farkin' don't write a piece of music and use charity to boost sales on crap. Write good music, make legit money, and donate to worthy causes with wisdom.
2012-07-28 03:28:23 AM
3 votes:
Subby here.

Would say that I'm shocked about some of the reaction to what I thought was a very nice gesture by a good man (Zimmer is known as a good guy in film circles - much admired, in fact). I would say it, only I won't because this is Fark and.... well, we all know how contrary this place is. Part of the fun.

That said, I bought the single for four reasons:

1) I like Zimmer's work, so would likely have bought it anyway;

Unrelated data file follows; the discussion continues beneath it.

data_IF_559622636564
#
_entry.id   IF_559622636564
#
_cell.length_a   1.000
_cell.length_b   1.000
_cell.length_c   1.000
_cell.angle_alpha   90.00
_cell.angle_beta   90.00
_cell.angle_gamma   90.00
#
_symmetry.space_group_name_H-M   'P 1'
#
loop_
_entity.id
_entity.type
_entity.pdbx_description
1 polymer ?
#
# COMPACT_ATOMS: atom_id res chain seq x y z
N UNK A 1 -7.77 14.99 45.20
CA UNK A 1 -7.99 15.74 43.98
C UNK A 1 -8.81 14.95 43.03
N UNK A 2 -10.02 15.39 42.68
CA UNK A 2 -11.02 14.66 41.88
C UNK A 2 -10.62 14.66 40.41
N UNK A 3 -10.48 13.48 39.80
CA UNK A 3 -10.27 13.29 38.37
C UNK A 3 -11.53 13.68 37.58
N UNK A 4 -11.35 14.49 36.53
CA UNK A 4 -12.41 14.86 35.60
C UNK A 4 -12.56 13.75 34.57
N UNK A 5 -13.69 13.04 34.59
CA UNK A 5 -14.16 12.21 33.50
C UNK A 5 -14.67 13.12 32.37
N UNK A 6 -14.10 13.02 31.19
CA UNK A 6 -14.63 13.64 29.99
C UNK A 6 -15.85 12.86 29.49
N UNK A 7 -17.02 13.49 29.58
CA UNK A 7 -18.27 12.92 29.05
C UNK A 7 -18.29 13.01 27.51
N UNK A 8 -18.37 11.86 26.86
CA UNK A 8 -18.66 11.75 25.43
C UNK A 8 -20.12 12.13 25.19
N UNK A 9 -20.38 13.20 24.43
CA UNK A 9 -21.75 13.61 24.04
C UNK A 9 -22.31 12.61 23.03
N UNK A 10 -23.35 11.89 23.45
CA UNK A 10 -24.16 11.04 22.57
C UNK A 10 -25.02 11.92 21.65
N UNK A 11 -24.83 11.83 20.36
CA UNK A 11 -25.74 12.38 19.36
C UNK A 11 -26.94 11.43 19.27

2) It's very, very inexpensive;
3) It is part of the process of coming to terms with a horrible event which should not have happened; an event which happened in a place people don't generally feel threatened in; and
4) As someone who does some work on films, it felt like a good thing to do, and something I wanted to at least play some (tiny) part in.

As it turns out, it's a very emotional and beautifully written and recorded piece. Don't like it? Fine, but the fact is that these things can be about more than money - it's a way of showing emotional support, and (I'm not in the U.S.) being able to do something, even if it is indeed a token gesture.

I laid flowers at the base of the entrance to the American embassy in my city after 9/11, along with many other people. Didn't help as such, but it helped with the helplessness, and it helped with showing support. In my opinion.
2012-07-28 02:02:58 AM
3 votes: